Picked your perfect tiles? Woohoo! But don’t sit back just yet - at the risk of sounding like a party pooper, that’s the fun bit done. Now we've got to think about adhesives and installation. After all, your new tiles are only going to look their best if they’re fitted correctly. We use tile adhesive to stick our tiles to walls and floors - it’s essentially Prittstick for porcelain. There’s a myriad of different substrates (that’s the technical term for walls and floor surfaces) and tile types out there, so it’s vital that the correct adhesive is chosen to ensure your tiles stay in place for years to come. We always recommend seeking the advice of a professional tiler, who will be best placed to pick the correct adhesive for your project. However, we’ve put together this handy guide to help you make the right choice if you're choosing adhesive yourself. As with everything, if you need any extra advice just get in touch and we'll be delighted to help.
Small ceramic tiles are often used for walls and splashbacks and in most cases, a ready-mixed paste will be suitable for the job.If you’re fixing a larger ceramic tile (larger than 30 x 30 cm) or any size porcelain tile to your walls, you will need to use a powdered adhesive. These come in different colours, setting speeds and flexibility options, which we’ll discuss below.
It's important to ensure your wall can bear the weight of tiles and adhesive. Where possible, we’d advise tiling directly onto plasterboard rather than fresh plaster. We'll discuss weight on walls in more detail below.
Although it’s sometimes possible to tile directly onto floorboards, we usually advise installing a layer of marine grade plywood (minimum 15mm thickness) or a tile backing board on top. These will give you a stronger, more stable surface to tile onto.
Ready mixed pastes can never be used to tile floors, even if you’re using ceramic tiles - instead, you’ll always need to use a powdered adhesive. The main things to consider when choosing the right powdered adhesive are colour, flexibility and the open, or setting time. We’ll come onto these shortly.
As with timber floors, you’ll always need to use a powdered adhesive. Newly laid floors will need to be sufficiently dry before you can tile - generally concrete bases need a minimum of 6 weeks.
Powdered tile adhesives rated as S1 or S2, where S2 offers more degree of flexibility. In general, an S1 adhesive such as our Rapid Setaflex Grey will be suitable for most applications; in areas subject to lots of vibration or movement, you might want to use an S2 rated adhesive for extra confidence.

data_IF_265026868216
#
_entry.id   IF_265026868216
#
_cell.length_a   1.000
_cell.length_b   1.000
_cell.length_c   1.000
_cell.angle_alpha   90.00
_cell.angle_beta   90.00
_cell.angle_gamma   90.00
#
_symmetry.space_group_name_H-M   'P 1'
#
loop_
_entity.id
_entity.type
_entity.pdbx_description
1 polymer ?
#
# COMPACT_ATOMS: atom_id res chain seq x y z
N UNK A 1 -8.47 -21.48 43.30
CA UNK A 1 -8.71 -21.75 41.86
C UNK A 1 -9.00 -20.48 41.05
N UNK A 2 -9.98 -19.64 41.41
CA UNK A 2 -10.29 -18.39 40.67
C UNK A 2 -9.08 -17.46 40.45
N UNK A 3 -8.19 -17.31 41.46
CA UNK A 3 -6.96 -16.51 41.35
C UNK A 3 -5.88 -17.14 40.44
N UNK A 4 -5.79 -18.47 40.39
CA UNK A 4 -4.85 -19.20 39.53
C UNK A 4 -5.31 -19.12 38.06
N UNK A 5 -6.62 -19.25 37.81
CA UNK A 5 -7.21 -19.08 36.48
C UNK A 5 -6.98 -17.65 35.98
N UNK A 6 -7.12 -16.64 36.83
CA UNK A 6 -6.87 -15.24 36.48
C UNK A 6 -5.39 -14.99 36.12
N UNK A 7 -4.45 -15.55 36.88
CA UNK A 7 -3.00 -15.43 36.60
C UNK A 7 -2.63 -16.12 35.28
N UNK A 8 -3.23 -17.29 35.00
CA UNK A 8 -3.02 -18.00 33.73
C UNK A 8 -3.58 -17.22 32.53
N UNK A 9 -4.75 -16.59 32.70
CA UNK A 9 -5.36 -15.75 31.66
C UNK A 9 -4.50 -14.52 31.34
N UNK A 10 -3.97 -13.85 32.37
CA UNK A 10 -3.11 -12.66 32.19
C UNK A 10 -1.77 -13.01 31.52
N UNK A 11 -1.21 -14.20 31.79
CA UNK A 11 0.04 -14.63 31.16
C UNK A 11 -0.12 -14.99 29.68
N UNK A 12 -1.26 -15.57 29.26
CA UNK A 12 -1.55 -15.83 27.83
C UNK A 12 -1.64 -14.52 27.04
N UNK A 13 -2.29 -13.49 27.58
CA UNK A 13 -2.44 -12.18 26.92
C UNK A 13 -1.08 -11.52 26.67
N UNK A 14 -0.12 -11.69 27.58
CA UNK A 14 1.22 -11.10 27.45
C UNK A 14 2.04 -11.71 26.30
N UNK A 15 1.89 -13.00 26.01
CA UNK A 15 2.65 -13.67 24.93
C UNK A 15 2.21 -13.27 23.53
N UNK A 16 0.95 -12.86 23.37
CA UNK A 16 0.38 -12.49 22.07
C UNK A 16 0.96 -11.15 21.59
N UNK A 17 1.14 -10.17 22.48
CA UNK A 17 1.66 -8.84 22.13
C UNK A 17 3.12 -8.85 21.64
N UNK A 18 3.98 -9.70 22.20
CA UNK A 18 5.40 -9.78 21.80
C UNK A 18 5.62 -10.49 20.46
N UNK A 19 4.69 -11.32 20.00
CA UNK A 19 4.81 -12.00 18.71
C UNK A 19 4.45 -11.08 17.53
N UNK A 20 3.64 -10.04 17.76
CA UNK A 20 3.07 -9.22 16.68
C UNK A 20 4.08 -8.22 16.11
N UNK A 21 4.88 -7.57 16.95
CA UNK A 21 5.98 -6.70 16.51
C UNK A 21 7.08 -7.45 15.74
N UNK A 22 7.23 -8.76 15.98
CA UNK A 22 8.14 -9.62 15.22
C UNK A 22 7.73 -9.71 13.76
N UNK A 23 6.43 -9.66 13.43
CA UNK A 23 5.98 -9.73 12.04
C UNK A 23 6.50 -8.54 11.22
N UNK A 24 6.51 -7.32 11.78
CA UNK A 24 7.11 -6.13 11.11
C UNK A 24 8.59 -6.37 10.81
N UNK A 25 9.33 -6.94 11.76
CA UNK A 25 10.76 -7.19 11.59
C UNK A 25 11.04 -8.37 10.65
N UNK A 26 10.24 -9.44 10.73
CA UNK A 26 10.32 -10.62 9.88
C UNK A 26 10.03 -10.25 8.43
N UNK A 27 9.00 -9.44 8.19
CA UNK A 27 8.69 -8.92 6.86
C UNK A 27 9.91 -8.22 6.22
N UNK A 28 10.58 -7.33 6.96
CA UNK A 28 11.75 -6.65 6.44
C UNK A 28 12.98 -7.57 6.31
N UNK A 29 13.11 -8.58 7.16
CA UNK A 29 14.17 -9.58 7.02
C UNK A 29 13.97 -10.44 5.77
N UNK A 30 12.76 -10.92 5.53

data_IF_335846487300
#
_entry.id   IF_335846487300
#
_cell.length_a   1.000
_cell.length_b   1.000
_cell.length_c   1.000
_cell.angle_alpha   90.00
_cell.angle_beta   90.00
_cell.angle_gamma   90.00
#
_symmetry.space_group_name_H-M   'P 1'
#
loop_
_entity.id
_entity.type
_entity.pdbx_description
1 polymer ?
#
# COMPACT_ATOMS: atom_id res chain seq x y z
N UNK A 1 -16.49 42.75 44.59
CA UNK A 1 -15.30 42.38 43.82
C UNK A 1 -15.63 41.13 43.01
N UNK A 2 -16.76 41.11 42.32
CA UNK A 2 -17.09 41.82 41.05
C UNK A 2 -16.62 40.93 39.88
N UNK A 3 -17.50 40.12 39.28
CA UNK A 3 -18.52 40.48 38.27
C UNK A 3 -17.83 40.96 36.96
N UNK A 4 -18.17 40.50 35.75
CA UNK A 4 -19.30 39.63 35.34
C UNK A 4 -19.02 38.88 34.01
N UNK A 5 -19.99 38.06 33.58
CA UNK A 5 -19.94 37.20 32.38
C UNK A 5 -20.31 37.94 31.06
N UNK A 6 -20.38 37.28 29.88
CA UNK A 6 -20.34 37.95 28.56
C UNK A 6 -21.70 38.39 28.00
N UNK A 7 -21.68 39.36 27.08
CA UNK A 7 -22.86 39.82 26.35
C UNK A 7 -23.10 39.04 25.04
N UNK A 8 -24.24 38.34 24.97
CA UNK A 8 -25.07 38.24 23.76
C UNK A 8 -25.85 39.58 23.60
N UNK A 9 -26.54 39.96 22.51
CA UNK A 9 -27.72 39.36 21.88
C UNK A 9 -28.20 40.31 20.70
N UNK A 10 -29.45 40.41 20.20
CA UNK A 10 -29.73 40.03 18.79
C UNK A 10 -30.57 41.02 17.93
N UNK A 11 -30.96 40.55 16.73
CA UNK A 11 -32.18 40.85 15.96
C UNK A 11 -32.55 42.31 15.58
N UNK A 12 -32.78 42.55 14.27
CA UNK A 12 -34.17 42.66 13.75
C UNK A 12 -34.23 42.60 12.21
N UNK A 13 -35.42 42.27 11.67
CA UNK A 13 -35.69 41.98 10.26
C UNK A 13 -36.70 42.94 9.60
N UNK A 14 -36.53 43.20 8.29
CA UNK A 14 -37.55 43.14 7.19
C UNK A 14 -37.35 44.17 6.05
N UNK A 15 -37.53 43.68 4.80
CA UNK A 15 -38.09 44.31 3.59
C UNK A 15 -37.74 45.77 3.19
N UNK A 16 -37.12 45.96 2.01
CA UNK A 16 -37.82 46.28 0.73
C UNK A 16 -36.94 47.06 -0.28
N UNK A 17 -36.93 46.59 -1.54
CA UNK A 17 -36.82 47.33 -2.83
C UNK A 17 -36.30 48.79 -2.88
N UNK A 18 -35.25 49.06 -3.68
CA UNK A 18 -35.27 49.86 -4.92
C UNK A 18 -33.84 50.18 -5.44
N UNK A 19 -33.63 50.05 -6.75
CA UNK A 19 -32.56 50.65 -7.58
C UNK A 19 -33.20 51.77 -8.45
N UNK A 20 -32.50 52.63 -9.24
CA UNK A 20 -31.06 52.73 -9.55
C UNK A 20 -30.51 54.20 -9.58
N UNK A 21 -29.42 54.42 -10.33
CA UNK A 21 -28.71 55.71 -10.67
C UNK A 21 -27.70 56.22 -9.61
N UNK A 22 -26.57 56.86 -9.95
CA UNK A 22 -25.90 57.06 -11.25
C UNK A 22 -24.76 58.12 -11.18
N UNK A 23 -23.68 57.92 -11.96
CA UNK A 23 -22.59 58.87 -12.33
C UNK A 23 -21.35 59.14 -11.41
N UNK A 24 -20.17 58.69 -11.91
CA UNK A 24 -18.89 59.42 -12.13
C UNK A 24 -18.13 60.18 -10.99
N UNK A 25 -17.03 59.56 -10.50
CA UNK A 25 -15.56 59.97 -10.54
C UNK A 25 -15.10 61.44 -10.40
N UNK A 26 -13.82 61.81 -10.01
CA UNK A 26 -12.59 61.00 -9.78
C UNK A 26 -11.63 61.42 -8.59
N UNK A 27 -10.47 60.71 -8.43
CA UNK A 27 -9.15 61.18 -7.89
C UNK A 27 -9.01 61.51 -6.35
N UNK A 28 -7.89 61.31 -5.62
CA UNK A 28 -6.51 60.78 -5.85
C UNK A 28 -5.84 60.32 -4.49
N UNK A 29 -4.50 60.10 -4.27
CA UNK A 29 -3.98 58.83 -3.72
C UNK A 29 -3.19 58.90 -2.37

Some adhesives, such as our Trade Flexirapid Grey, are unrated but they can still be used on floors with limited movement or vibration.
So to recap, when tiling any floor and many walls, you’ll need to use a powdered adhesive. The exact adhesive choice will depend on the colour of your grout and the desired flexibility and working times.
There’s a few other points to consider while we're on the subject of tile adhesive. Let’s have a look in further detail:
No-one wants to tile an uneven floor - it’s difficult to get your tiles perfectly level and you’ll end up wasting adhesive. Use a 2m straight edge to check how flat your substrate is; if there’s any deviations more than 3mm then we’d recommend pouring a coat of self-leveller to provide a flat, level surface.
Uneven walls can be made flat by using a good plasterer (if you're using small ceramic tiles) or by fitting tile backing boards.
Dust and dirt can interfere with the adhesion of the tile and might find their way into the grout, so take care to sweep your substrates before tiling. There’s a good reason why plenty of tilers swear by their Henry Hoovers!
As we touched on above, it’s important to consider the weight of tiles and adhesive when tiling plaster or plasterboard walls. Fresh plaster can bear 20kg per square metre, while plasterboard can take 32kg per square metre.
As a general rule, you’ll need to allow 2 - 4 kg per square metre for the adhesive and grout, on top of the weight of tiles. This weight can vary; small ceramic tiles are usually quite light, but larger porcelain tiles can weigh over 20kg per square metre. Where possible, we'd advise fixing wall tiles to unplastered walls or better still, tile backing boards. These can usually bear between 40 and 60 kg per square metre.
Please contact us if you need to know the weight of any of our tiles.
We’ll assume your floors are strong enough to bear the weight of tiles - after all, if they’re not, you shouldn’t be walking on them!
It's vital that there's a full bed of adhesive between your tiles and substrate as any voids could lead to cracked tiles further down the line. It's often a good idea to 'back-butter' the tile with adhesive, to ensure a full and even coverage - this is especially true with larger floor tiles. Don't be tempted to 'spot-fix' tiles by applying a dab of adhesive to each corner!